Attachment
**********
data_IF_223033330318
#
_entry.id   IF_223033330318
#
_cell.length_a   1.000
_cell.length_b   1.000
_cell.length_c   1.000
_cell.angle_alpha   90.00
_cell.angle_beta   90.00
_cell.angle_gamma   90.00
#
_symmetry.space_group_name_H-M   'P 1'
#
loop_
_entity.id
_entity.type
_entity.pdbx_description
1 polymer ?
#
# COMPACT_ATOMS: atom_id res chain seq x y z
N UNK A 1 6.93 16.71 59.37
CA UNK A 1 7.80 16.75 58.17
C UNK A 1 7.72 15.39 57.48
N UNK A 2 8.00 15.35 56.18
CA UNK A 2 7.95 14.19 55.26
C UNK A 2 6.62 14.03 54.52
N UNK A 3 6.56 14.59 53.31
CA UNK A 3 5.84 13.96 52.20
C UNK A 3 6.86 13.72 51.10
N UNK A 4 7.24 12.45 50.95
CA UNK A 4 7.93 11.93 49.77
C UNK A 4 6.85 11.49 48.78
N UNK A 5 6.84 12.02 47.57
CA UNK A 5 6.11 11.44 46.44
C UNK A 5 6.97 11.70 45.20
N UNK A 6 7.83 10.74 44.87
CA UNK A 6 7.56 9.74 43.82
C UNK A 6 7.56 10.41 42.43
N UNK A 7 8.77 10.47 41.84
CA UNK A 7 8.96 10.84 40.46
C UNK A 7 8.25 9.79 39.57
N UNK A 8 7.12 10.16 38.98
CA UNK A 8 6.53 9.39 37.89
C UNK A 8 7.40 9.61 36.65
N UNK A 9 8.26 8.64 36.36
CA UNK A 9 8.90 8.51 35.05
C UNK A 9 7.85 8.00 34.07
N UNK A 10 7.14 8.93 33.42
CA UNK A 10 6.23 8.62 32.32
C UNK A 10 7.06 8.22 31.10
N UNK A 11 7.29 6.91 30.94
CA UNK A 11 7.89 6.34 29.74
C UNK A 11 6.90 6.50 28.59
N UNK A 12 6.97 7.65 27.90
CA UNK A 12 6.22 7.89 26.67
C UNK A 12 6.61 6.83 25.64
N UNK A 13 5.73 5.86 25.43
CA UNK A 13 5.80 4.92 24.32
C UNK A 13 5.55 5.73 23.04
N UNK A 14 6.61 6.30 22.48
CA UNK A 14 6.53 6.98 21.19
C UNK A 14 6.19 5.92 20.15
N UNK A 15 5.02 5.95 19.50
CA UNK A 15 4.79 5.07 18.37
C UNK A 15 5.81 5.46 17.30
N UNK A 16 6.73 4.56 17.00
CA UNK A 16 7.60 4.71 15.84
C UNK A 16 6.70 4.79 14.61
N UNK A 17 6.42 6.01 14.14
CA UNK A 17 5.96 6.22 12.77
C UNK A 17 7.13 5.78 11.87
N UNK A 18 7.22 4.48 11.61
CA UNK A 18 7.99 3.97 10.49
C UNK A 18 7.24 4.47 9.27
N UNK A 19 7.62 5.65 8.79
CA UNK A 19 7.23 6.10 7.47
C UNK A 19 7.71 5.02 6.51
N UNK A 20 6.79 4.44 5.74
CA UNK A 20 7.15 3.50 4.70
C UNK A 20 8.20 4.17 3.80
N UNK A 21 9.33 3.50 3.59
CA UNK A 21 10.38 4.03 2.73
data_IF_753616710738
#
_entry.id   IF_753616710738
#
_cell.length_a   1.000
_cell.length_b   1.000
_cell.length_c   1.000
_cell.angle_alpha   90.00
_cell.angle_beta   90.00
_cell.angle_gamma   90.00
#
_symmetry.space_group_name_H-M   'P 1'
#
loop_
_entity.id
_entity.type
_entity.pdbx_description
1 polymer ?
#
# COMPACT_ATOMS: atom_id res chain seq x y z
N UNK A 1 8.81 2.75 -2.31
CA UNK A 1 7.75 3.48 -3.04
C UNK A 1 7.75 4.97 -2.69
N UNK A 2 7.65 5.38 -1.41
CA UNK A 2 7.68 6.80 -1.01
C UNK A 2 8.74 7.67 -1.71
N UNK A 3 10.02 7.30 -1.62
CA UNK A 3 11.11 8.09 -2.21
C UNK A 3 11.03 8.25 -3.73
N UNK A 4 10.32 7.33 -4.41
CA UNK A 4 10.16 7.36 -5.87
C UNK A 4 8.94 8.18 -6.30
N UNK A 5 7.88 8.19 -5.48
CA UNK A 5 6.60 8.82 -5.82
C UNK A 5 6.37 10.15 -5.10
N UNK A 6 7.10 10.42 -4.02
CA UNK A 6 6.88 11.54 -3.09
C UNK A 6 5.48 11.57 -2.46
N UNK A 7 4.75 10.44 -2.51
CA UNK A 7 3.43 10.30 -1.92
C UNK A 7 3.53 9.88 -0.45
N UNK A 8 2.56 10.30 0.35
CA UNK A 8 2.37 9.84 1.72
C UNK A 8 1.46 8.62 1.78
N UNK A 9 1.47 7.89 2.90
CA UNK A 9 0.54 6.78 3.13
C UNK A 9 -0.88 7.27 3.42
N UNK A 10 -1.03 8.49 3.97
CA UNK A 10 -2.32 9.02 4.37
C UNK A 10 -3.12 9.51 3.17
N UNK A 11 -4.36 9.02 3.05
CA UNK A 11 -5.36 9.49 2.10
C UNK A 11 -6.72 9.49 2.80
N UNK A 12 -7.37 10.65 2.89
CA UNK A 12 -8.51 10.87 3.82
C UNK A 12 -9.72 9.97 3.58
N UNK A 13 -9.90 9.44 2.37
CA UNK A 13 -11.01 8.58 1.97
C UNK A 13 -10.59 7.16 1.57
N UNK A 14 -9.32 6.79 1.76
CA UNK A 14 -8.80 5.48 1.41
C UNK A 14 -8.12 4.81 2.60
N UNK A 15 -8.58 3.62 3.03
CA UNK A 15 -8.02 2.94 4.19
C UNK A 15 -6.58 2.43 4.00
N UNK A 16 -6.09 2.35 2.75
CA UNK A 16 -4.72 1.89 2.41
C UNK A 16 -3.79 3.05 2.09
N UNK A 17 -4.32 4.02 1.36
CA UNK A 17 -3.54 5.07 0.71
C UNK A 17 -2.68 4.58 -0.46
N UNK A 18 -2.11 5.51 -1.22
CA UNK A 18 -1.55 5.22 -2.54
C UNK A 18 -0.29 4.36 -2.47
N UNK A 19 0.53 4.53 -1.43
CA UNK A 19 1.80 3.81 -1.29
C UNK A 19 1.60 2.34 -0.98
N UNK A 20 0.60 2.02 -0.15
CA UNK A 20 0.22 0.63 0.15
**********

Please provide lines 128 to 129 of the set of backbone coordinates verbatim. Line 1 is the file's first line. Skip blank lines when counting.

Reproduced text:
CA UNK A 9 0.54 6.78 3.13
C UNK A 9 -0.88 7.27 3.42